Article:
New York bans brokers fees for renters
New York state regulators issued a ruling on Tuesday that bans real estate agents and brokers from charging renters a fee for securing an apartment, effective immediately.
This means that renters could save thousands of dollars when applying for an apartment. The rule shifts the fee burden to landlords.
Agents and brokers typically charge a fee to vet prospective tenants, show units and negotiate deals. The fee can range from the equivalent of one month’s rent to as high as 15% of the apartment’s annual rent.
In New York, where the average rent for a one-bedroom apartment is close to $3,000, it’s a hefty savings for renters.
The combination of an average New York renter paying a security deposit, application fee, credit check fee and first month’s rent upfront already adds up to a giant chunk of change. Without the broker’s fee, the rental application process has been made less lengthy.
“So many people do not have the funds to make a down-payment on a home, yet you need to put out a lot of cash to move into an apartment,” said Matthew Murphy, executive director of the NYU Furman Center, which focuses on housing, neighborhoods and urban policy, to CNN. “What the state legislature tried to do was mitigate a few things that required you to lay out that cash.”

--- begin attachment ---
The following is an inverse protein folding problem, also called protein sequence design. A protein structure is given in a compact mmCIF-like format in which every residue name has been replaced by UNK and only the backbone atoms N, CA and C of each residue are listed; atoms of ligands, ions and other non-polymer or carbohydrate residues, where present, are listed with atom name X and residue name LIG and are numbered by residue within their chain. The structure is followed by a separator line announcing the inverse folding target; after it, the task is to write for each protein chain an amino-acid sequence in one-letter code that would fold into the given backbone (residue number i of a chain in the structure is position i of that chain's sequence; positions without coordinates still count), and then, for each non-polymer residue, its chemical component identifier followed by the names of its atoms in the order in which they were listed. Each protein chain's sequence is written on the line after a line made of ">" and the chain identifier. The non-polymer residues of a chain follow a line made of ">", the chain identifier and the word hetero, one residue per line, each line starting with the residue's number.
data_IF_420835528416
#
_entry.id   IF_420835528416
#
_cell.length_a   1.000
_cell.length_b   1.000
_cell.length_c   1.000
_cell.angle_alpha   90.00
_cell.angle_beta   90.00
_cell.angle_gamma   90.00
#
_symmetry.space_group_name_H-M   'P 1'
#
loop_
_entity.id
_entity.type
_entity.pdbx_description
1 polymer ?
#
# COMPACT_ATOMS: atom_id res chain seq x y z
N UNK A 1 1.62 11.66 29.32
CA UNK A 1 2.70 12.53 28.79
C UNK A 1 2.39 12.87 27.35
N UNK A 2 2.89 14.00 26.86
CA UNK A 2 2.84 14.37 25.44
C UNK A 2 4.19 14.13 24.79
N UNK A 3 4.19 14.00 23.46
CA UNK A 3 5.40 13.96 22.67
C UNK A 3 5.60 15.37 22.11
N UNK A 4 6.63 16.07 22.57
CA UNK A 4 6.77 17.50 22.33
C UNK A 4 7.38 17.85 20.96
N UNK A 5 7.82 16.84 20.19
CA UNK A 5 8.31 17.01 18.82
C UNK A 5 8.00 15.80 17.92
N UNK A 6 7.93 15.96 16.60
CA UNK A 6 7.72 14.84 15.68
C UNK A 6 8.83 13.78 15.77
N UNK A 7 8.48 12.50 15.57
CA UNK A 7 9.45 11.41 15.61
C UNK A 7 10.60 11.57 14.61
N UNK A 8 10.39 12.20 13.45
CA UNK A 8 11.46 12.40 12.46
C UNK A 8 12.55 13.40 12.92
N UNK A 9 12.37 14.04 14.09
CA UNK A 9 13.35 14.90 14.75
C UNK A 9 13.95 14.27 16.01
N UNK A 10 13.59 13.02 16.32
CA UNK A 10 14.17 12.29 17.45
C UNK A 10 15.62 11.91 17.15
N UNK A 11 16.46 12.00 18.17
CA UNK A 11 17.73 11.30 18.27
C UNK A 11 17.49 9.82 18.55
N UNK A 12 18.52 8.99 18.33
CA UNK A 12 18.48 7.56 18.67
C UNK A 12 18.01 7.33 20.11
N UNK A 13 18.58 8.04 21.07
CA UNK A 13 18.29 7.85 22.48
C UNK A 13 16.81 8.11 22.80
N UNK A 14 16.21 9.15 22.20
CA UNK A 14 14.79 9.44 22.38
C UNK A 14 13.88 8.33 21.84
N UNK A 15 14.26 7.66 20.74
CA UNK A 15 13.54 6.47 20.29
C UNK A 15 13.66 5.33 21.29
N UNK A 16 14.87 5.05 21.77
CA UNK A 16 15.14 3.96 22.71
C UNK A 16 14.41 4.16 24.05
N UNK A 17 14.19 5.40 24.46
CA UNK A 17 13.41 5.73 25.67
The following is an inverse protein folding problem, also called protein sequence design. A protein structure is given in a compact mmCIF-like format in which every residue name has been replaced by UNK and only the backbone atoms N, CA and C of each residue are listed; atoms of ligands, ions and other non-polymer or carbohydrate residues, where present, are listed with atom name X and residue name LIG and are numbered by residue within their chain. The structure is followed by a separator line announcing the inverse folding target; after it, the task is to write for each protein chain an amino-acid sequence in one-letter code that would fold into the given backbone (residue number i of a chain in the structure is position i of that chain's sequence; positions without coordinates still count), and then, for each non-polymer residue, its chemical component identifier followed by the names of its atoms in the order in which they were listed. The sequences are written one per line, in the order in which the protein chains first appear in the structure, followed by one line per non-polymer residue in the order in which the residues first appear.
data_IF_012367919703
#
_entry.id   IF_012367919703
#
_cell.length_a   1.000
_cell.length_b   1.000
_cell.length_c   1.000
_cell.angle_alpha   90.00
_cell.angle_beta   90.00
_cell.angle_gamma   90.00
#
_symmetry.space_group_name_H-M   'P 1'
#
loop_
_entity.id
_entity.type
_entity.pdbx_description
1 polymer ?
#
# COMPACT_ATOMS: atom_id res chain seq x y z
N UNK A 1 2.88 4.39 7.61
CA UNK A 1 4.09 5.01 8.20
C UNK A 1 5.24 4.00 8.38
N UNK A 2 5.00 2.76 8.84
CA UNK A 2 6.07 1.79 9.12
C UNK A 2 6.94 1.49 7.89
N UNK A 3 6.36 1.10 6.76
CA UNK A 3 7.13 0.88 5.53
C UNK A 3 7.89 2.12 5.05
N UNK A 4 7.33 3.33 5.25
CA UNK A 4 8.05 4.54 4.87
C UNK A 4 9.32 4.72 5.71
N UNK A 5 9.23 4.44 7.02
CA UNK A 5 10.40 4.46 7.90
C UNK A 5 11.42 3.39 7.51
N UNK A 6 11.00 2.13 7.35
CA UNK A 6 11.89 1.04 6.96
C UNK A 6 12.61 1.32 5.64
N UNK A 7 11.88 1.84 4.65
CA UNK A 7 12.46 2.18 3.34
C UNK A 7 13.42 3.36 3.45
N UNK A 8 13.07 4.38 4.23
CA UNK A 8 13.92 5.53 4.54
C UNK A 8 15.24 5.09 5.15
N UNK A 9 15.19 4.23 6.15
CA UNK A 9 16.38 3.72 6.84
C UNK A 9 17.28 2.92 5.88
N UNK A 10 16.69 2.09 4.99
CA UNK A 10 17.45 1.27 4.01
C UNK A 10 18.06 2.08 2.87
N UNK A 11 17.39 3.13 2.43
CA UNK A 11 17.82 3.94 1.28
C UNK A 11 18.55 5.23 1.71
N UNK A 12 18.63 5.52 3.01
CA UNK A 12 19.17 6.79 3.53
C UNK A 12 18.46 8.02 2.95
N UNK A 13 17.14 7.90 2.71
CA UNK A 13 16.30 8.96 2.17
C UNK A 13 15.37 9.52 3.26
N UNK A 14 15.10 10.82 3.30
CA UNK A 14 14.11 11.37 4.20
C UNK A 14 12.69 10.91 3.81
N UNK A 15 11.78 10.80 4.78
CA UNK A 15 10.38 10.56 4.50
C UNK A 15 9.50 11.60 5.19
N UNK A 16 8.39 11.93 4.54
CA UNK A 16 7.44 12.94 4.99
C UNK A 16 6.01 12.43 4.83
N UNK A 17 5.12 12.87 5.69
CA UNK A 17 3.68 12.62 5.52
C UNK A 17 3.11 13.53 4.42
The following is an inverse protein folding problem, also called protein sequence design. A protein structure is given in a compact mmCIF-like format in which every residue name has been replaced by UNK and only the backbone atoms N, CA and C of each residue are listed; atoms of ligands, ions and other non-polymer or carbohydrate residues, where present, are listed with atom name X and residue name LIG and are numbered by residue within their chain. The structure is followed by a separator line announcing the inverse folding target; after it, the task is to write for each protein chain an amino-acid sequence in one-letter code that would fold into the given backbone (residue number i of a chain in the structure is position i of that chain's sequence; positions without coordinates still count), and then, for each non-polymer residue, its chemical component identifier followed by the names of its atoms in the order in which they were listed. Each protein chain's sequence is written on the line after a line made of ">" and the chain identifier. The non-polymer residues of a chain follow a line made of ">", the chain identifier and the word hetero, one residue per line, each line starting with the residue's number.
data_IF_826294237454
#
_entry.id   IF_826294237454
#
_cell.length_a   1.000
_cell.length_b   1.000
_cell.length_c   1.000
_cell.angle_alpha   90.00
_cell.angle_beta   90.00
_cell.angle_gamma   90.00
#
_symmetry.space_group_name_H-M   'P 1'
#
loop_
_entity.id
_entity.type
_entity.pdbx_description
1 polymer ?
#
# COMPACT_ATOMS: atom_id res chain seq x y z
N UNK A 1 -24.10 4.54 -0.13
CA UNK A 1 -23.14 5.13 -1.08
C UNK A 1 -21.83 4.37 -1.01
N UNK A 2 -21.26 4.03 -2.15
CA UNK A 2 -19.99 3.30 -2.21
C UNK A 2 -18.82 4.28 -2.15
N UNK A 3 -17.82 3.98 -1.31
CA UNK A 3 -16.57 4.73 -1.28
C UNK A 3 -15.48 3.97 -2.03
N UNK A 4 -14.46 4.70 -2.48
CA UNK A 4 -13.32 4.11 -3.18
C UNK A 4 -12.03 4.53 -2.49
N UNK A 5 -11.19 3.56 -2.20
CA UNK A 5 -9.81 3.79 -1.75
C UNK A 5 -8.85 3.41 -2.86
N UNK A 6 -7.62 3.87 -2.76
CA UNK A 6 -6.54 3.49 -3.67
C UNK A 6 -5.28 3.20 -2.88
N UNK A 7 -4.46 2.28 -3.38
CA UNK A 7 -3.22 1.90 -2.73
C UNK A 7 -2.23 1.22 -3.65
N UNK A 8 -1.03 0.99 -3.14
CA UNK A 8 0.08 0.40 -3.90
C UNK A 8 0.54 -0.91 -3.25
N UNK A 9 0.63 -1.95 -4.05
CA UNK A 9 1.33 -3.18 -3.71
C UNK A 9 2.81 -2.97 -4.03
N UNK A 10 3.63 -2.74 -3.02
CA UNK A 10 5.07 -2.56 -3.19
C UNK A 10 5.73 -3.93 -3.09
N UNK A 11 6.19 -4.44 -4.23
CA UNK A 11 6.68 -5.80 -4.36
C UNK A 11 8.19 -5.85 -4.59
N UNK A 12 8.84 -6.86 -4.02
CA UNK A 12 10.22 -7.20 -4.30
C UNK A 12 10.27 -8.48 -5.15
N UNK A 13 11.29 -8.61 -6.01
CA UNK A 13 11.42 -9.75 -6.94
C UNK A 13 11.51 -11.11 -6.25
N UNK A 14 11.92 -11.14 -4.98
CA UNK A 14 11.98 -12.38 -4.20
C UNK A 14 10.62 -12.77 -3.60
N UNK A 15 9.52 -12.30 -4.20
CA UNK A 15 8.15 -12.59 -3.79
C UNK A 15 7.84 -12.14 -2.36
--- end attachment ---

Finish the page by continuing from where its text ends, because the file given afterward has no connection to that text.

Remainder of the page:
Last June, New York Governor Andrew Cuomo signed a rent law legislation, strengthening tenant protections.
These laws were meant to protect tenants and strengthen rent regulations. Tenants couldn’t be charged more than $20 in fees when applying for an apartment. Security deposits were also capped at one month’s rent.
Meanwhile, real estate agents in New York say that this ban could complicate their jobs.
“We are aggressively pushing back on the Department of State’s misguided interpretation that will have a devastating impact on hard-working real estate agents, owners, and renters throughout New York State,” Reggie Thomas, senior vice president for government affairs at The Real Estate Board of New York, told CNN.
“If enforced, this guidance would result in higher prices for New Yorkers as building owners include commissions into rents and dramatically cut the incomes of tens of thousands of agents who provide a valued service in helping people find their new homes,” Thomas said.
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